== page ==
Social Computing and Ageism 2.0

Yesterday during my presentation at Knowledge Management 2.0 / Content Management Arena @ CeBIT, I said something along the lines of "age does slightly matter in terms of adoption of enterprise 2.0 tools" which, thanks to a mix of fatigue, confusion and badly expressed ideas in a foreign language, was received as "50-something people cannot innovate". Ouch! Both Ulrich Kampffmeyer and Simon Wardley kindly told me this was bullshit. Of course it is, and of course it's not was I think, less meant to say. I apologize for the cock-up.

That age has any influence with respect to the capacity to innovate may be an interesting debate per se, but here the point I was trying to raise is about the generational cultural differences we can see between the analogs (people who've always used purely analogous communication tools their entire life), the digital natives (people who've only known and used purely digital communication tools) and the immigrants between them (people who've been born in an analogous communication era then had to switch to digital tools). This distinction has been brought up by Marc Prensky (author of "Don't Bother Me Mom, I'm Learning"), and it's valid only relative to our current point in time, it's not an absolute question of age.

The confusion came up, I think, when I was trying to highlight another factor that combines with this generational shift: that middle-management (mostly analogous and immigrants) is a slower mover than youngsters and top management. I mentioned an age range of 50-55, which actually is more something like 45-55. Giving age figures is touchy, as people in that range are entitled to take it personally and feel discriminated. Heck, I know people my age who are just incapable of doing anything useful with a web browser! The idea here, and it's something I have really experienced in several companies, is that middle managers who have made their way in the hierarchy without the help of all those new shiny 2.0 tools, and who lust on their next upper move to the top of the pyramid, see no reason to use them. Even worse, they (sometimes rightly) see all the dangers and threats to their position that those tools can bring. The potential of short-circuiting management, cutting off the stratus that add no value in a network, is an inherent feature of any social computing tool (and a feature that is not often discussed).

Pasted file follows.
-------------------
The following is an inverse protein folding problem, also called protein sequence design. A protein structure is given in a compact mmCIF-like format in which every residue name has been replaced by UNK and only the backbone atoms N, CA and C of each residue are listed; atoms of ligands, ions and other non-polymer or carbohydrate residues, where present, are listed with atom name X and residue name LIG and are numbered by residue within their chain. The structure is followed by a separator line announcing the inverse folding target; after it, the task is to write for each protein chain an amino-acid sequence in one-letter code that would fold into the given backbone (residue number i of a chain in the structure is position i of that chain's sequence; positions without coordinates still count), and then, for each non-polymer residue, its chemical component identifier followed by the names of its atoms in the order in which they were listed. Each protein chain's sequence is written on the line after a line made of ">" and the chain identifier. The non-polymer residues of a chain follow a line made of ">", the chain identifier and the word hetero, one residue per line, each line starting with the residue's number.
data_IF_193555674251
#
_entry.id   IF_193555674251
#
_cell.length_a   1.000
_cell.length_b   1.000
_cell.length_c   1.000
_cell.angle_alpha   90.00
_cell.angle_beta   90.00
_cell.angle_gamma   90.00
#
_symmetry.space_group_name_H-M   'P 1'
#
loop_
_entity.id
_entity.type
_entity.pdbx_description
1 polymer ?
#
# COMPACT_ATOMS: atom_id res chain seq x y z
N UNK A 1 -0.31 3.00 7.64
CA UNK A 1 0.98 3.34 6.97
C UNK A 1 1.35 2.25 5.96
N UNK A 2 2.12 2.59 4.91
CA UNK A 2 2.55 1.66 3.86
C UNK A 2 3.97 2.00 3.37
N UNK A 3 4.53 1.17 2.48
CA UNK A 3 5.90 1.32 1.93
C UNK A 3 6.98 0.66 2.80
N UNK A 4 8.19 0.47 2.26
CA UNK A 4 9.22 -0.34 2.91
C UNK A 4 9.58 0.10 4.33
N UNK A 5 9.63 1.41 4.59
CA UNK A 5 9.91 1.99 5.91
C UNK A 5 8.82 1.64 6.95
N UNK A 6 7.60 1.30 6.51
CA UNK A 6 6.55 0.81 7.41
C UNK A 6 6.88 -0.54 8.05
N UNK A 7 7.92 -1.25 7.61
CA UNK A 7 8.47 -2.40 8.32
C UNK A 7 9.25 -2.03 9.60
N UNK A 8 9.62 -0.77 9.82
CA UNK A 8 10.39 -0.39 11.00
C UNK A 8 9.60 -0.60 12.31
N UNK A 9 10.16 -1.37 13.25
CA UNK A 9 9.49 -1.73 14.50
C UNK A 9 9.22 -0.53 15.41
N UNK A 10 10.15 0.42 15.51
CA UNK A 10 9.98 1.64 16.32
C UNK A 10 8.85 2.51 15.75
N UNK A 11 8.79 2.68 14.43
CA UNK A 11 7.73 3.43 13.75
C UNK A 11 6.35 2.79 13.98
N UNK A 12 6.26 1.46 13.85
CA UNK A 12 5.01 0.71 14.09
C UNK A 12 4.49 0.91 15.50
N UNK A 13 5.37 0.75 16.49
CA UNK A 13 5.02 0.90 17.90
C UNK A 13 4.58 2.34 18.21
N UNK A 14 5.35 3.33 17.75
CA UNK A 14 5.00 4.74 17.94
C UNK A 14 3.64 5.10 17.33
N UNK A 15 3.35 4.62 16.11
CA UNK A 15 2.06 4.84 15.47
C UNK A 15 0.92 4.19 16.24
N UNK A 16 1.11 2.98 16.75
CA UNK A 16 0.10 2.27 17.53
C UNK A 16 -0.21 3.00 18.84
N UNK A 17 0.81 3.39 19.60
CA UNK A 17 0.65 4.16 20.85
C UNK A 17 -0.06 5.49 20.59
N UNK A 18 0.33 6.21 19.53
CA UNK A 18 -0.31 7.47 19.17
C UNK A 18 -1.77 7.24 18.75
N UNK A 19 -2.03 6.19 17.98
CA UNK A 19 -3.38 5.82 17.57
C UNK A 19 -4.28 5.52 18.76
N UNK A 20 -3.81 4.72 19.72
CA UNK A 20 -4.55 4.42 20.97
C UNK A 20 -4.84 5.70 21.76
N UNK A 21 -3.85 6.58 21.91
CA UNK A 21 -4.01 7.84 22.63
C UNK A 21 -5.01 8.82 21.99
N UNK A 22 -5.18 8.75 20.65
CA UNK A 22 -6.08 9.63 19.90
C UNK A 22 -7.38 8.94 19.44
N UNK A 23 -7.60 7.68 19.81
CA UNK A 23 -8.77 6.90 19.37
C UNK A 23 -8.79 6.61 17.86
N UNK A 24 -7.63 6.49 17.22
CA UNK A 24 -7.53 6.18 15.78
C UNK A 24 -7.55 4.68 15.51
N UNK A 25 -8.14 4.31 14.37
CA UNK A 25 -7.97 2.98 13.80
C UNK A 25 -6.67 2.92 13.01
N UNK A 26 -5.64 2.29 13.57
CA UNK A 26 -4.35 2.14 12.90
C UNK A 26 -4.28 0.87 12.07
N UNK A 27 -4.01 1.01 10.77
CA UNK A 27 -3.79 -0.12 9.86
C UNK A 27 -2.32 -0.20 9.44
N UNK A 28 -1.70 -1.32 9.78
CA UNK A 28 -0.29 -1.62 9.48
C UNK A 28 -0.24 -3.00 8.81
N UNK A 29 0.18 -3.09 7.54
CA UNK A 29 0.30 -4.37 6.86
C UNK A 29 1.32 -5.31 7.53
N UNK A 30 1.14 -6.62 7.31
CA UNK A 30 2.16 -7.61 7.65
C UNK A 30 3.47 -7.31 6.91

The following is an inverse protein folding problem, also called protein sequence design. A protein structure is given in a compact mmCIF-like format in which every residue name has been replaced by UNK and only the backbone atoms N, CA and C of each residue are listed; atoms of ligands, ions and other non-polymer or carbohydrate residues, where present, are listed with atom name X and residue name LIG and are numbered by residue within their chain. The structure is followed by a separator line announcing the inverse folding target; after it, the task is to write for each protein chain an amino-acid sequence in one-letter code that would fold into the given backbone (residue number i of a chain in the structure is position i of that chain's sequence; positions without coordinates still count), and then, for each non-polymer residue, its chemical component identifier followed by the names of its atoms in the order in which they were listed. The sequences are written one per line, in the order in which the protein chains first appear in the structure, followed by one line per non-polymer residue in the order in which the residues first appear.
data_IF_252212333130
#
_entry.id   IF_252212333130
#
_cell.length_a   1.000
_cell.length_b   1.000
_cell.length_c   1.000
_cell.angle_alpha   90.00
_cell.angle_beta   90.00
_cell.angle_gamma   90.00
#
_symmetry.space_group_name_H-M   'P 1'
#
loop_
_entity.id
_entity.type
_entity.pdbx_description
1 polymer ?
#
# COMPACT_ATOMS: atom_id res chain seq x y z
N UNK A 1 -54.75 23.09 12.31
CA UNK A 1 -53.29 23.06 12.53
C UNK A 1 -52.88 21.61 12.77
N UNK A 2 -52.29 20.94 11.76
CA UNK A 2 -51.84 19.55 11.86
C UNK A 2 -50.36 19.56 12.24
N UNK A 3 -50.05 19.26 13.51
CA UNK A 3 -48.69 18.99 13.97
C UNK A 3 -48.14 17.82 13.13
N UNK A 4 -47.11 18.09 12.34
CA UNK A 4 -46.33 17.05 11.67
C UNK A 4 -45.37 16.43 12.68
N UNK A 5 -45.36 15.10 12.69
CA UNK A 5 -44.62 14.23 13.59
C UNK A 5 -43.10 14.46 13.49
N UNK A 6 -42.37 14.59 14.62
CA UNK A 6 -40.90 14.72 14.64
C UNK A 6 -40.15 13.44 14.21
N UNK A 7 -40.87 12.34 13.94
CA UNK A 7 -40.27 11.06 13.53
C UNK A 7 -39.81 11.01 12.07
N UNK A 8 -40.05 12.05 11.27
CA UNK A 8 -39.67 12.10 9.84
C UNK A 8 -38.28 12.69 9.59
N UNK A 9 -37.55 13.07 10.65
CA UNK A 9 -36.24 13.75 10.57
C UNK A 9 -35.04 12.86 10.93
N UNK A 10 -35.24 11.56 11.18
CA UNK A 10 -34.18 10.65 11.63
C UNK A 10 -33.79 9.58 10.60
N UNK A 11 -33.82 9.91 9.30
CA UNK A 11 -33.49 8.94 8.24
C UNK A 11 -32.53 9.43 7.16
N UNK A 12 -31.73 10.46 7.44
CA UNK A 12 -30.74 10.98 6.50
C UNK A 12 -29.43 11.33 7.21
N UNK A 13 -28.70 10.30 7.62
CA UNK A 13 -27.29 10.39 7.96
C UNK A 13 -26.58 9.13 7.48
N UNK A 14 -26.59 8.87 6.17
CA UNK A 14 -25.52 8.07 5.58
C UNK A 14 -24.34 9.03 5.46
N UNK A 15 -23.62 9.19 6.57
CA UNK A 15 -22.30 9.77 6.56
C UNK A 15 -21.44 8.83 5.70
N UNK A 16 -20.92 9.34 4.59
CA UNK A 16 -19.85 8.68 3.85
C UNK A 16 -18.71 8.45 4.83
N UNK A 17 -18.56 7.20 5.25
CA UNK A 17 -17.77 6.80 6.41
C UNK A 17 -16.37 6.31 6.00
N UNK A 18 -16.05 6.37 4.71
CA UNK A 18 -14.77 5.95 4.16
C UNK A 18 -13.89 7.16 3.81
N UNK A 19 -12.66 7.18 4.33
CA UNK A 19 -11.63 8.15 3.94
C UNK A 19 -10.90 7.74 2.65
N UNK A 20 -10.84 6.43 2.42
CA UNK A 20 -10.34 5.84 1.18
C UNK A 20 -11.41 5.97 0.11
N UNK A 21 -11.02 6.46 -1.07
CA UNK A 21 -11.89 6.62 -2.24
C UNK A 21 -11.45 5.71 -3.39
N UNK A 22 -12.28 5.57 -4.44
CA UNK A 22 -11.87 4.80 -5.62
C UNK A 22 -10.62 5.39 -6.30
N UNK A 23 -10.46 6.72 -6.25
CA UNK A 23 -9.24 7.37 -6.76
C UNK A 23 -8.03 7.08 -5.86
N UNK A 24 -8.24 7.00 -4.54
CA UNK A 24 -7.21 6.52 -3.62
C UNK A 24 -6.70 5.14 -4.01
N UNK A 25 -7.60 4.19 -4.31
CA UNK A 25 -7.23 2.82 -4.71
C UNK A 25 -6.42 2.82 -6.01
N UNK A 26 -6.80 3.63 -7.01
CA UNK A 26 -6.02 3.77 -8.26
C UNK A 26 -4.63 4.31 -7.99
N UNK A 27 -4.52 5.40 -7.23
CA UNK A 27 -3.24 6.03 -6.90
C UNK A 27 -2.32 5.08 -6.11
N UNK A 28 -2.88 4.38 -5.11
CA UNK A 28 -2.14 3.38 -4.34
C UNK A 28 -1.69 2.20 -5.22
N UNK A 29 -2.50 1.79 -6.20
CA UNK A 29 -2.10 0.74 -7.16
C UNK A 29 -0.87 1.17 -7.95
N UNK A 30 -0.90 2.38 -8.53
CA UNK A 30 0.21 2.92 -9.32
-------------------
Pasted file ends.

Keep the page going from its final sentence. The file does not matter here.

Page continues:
Top management is aware of a third force coming into play at the same time: the massive retirement of the baby-boomers (analogs), and their replacement mostly by young recruits (digital natives). From my discussions with CEOs and top managers, I see them pretty aware of the danger of acculturation (i.e. seeing the young recruits quickly fold into the existing culture of the enterprise and maintaining the status quo rather than challenging it) and willing to take the opportunity to plant 2.0 tools and foster cultural changes before it's too late.

To summarize, here are the three elements I wanted to point out:

  • we live in a era where there are three generations with respect to social computing: the digital natives, the immigrants and the analogous
  • the retirement of the baby-boomers and their replacement with youngsters represents both an opportunity (changing the company culture towards a better use of social computing) and a threat (loosing a lot of knowledge and missing the cultural shift by an acculturation of the young recruits to the "old" company culture)
  • middle-management, who've succeeded without social computing and may be threaten by it, can be a strong resistance point against the adoption of social computing

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